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Bell ringing marks college acceptance at Aspen High School

Apr 2, 2015

Books on the college search line counselor Kathy Klug's shelves. She works with Aspen High School students on choosing the right school.
Credit Marci Krivonen

Students at Aspen High School are ringing a bell in the school commons quite often this spring. The ringing signals the next step in the student’s journey toward college. As Aspen Public Radio’s Marci Krivonen reports, the tradition was started by college counselor Kathy Klug.

This is the week students begin to hear from the schools they applied to, according to college counselor Kathy Klug. When it’s good news, the students ring the silver bell near Klug’s office.

"You hear it throughout the school," she says. "This is the celebratory bell. When kids apply to college we want to send out the best with their application, and so we send out our wishes and this is symbolic of that sending. And then when they get in, they ring the bell in celebration."

High School senior Isabella Courtenay Morris rings the bell near the college counselor's office at Aspen High School. She's hoping to go to Brown University.
Credit Marci Krivonen

High school senior Isabella Courtenay Morris  says it’s a stressful time.

"Definitely everyone was on edge, especially this past week because all of the colleges were sending out their admission letters. There were some tears shed, good and bad."

She’s more relaxed after receiving acceptance letters from six schools. Still, she hasn’t heard from her favorite.

"I’ve always loved Brown University and I’ve always wanted to go there. That’s my dream school."

She wants to study journalism or foreign affairs. She’s a desirable applicant. She competes in three sports, volunteers with The Buddy Program, holds a 4.34 grade point average, and…

"I’m also an eighth grade girls mentor, so I help the girls who are coming from eighth grade and transitioning into high school."

Reporter: "Those are things that schools value when they’re looking for new students?"

Courtenay Morris: "I guess so. It’s worked so far."

College counselor Kathy Klug says it’s increasingly challenging for students to gain admission to schools.

"In Colorado, our own state university and flagship, the University of Colorado Boulder, you have to have a 3.5 (grade point avg.) and a 25 on a test out of 36 to be admitted. That’s their median, their average. So, everything’s competitive."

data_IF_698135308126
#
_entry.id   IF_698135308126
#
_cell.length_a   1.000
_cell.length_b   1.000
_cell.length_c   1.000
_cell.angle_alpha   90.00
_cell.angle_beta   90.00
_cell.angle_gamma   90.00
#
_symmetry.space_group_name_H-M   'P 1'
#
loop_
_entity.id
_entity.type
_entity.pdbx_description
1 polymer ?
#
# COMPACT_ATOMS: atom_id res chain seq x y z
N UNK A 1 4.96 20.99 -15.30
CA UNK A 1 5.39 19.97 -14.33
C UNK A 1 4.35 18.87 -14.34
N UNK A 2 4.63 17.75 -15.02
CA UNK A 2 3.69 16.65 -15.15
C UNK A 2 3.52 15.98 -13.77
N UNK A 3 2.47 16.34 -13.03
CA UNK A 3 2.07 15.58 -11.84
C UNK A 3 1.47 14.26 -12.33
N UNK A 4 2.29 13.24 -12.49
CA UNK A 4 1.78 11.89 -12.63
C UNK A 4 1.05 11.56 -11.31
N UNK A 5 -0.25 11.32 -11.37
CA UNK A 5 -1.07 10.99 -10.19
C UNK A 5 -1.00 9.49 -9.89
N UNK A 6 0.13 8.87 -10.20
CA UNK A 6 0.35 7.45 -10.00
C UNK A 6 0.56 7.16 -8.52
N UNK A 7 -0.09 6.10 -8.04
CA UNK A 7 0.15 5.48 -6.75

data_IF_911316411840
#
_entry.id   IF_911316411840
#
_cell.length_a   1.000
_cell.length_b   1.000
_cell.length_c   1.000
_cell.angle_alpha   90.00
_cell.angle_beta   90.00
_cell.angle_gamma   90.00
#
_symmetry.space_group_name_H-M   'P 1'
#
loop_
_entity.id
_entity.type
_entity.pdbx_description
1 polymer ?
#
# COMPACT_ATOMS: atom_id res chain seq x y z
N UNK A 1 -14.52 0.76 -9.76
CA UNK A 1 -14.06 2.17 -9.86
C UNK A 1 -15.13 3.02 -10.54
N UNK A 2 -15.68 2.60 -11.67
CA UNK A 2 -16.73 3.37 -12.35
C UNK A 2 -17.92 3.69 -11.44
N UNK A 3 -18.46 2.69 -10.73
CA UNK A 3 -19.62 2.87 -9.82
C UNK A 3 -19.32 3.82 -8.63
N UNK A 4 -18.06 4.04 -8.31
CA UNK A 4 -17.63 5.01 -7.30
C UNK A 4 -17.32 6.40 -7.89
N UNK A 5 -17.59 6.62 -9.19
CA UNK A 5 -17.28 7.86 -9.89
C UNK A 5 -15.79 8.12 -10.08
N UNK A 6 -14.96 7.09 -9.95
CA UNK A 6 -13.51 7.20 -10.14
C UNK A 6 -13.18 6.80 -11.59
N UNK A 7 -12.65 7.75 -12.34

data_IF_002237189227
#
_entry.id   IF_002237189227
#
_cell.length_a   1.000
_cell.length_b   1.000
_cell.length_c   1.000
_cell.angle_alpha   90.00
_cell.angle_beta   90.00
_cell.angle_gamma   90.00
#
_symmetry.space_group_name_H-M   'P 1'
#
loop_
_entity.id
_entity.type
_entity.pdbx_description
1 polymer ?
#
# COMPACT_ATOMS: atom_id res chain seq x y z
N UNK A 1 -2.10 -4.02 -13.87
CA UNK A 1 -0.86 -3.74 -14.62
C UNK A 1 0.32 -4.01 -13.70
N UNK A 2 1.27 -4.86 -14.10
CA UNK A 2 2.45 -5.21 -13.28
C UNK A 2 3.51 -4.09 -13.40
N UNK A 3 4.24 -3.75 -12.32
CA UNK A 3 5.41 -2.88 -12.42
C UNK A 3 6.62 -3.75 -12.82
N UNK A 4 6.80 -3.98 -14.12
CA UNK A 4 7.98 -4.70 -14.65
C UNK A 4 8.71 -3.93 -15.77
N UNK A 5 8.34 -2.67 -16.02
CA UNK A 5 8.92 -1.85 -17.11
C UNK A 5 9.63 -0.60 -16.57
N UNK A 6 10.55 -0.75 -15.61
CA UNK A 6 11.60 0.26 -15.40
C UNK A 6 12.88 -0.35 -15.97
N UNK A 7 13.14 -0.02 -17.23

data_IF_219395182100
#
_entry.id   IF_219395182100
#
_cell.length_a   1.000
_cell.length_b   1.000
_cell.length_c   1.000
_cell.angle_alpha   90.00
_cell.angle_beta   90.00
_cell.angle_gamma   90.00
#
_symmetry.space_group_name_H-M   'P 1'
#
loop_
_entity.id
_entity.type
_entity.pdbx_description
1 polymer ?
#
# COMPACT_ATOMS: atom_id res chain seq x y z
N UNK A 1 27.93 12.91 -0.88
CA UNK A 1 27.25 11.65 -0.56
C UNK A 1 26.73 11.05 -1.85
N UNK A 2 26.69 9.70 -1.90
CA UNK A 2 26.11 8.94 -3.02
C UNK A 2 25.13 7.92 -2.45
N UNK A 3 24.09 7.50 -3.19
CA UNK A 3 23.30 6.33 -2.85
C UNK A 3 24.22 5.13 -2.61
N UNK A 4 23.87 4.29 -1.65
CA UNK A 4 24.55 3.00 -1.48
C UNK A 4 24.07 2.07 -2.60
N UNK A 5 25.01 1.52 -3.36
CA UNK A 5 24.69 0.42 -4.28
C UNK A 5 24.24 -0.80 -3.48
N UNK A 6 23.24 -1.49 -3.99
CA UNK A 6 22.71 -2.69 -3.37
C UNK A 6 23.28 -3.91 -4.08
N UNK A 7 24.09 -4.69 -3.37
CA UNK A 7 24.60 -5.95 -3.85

Klug and her colleagues developed a program to better equip students for the college search. It’s called “Discovery” class and every eleventh grader takes it. It’s about self discovery.

"What makes me tick and what motivates me? What makes me fulfilled as a scholar, athlete and as a person? And, how do I contribute? The kids translate that into how will I contribute."

The idea is to get the kids to articulate what they’d like in their future and then pinpoint which colleges will get them there.

"For 18 weeks they take this class and they get from ‘I don’t know’ to ‘I’m pretty clear on two or three things that have to be on my campus.’ It empowers the students to make this decision," says Klug.

Inside Klug’s office, high school senior Connor Peirce is seated between Klug and his mother.

Peirce is dressed for lacrosse practice. He just discovered he’s been accepted to Loyola Marymount University but he’s unsure whether it’s the right choice.

"I have no idea. It’s between Loyola Marymount, Chapman and the University of San Diego," he says.

...all California schools.

"I really like the beach and they all have great club lacrosse and hockey teams and great philosophy programs."

He will travel to the schools for campus tours before making a selection.

Unlike many schools, most high school seniors at Aspen High head to college, usually more than 90 percent of the senior class. Klug says its due, in part, to the Discovery class.

"We believe that with the class and empowering them, they see the future differently than other kids who have never been exposed to it."

There isn’t a state requirement that all schools have college counselors. In small rural schools, classroom teachers are often the ones helping with college and scholarship applications. Klug says she’s working on taking the Discovery program beyond Aspen.